He proclaimed the Kingdom of God, and he sent out the disciples to preach repentance.

He was met with scorn and hatred, and he knew the bitterness of rejection. He was tried and executed. He knew the fullness of humanity by joining us in death.

The sky turned dark and the Earth shook as all the cosmos cried out in pain.

Christ has taken on our dust-made, perishable form and by being un-made on the Cross ushers us into a new creation, to an imperishable life.

On this night we see the fullness of God’s divine providence: that Christ our Lord, the Living one, is no longer among the dead, for he is risen and dies nor more.

In rising again, Christ has set us free, showing us that Death and the grave hold us but for a short time.

On this night of nights, we rejoice because we know that we will rise again. We see that God has been at work in the world since creation, calling us out as a holy people, redeeming us from captivity and delivering us into salvation, setting us free from slavery to Sin and Death.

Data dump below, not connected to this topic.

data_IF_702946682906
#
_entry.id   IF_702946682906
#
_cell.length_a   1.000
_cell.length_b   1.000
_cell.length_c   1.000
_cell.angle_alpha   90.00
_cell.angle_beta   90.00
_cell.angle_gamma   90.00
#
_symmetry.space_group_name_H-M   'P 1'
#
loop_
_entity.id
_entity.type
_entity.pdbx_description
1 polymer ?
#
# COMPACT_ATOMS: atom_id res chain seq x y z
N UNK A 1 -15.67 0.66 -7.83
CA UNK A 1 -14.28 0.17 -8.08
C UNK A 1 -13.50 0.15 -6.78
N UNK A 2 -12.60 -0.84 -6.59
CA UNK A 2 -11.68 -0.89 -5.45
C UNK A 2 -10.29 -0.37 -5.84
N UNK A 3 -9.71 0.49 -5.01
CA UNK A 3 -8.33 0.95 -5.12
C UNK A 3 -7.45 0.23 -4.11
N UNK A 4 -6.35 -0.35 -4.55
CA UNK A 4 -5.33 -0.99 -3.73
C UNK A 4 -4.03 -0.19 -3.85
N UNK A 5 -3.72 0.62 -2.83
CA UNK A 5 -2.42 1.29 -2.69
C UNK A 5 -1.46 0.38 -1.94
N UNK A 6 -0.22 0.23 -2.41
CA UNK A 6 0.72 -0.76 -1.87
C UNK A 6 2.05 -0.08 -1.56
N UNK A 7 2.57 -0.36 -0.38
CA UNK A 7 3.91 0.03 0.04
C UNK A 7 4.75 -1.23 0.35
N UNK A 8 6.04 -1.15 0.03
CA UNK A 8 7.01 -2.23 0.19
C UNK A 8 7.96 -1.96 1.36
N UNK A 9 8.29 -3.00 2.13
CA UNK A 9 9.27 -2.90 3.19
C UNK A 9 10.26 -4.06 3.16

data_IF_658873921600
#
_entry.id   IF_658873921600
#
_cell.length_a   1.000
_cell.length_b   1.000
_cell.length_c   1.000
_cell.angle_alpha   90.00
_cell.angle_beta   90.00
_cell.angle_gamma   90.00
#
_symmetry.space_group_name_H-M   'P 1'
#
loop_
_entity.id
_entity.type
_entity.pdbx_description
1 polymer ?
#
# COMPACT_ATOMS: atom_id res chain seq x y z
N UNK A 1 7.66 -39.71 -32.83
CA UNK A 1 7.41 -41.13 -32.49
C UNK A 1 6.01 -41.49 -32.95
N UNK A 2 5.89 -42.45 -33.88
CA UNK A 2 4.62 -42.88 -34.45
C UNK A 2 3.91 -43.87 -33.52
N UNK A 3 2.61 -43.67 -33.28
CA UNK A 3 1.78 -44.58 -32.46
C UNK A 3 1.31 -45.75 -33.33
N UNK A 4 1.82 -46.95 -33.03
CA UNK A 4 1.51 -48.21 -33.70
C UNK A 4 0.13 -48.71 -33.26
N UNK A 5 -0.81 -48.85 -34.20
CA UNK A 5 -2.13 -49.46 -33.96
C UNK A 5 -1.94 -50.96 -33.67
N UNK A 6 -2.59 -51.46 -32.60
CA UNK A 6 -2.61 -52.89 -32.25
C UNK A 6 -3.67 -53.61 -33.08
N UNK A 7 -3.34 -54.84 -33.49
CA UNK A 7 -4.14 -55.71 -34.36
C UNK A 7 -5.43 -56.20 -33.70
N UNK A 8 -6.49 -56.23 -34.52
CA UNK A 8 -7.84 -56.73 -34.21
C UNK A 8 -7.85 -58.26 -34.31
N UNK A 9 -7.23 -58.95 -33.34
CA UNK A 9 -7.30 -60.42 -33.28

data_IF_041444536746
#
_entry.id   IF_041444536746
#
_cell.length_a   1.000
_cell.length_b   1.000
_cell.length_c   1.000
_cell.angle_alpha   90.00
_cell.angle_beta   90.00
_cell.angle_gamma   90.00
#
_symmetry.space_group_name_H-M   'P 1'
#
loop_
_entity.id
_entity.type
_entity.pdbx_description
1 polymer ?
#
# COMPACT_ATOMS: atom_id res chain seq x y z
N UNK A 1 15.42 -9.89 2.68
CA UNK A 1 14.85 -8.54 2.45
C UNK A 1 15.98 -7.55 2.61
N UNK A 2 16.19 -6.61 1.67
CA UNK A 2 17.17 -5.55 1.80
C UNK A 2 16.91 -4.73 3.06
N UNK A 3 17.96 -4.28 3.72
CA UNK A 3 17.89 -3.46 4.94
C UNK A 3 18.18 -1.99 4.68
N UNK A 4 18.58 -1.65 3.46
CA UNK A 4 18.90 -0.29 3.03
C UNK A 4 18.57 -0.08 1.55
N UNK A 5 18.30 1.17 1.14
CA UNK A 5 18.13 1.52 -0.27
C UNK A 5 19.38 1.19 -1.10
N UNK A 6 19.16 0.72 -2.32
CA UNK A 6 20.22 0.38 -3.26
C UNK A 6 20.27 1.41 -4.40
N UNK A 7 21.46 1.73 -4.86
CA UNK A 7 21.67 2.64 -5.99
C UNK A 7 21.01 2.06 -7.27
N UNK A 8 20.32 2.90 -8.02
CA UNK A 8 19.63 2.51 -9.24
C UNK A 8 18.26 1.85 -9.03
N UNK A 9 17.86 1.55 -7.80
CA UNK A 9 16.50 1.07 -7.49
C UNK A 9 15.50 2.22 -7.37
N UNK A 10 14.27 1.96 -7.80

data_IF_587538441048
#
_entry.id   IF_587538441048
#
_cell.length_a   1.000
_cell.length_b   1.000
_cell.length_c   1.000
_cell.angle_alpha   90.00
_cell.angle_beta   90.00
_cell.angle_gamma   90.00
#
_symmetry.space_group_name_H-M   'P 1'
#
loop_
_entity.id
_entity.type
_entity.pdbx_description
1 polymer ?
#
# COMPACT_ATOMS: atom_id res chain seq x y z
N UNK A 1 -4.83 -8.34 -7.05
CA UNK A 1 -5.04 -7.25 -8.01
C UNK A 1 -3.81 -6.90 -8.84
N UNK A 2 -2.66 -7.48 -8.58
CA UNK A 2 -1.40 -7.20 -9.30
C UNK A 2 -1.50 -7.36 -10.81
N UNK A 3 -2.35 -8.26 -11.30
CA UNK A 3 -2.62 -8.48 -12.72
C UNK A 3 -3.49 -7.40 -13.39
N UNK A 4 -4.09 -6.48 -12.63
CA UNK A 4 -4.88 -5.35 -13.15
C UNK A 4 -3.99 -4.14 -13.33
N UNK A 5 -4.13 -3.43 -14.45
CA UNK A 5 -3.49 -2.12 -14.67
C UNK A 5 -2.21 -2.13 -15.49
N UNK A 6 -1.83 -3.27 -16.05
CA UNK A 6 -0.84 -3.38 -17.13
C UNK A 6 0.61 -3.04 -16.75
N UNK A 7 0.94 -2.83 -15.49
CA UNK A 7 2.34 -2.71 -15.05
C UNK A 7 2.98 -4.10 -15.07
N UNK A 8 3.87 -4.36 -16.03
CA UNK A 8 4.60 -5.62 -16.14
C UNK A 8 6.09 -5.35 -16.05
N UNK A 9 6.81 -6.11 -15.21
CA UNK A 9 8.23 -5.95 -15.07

And now that redemption, that deliverance, that salvation, that freedom, shines forth in its fullest, truest, most beautiful form.

We have wandered in the Lenten Wilderness these forty days, and tonight, oh glorious night! the Lord brings us into the fullness of the covenant through the waters of Baptism.

Tonight, this sacred night, we are brought out of Exile.

Tonight, this blessed evening, all of Creation is redeemed.

On this holy night, a light shines out in the darkness, and the light pierces the shadow – as far as the curse is found.

On this most sacred evening, the gates of Hell are burst open and the chains of Death are shattered as our Savior, the Son of God, who sacrificed himself, emptying himself into human form and condescending to join us in our suffering, conquers the grave, and rises victorious.

Christ lives, and because he lives,


we know that we too shall live.

We shall live indeed, and because we shall live, we are set free – free from Sin,  free from Fear, free from Death.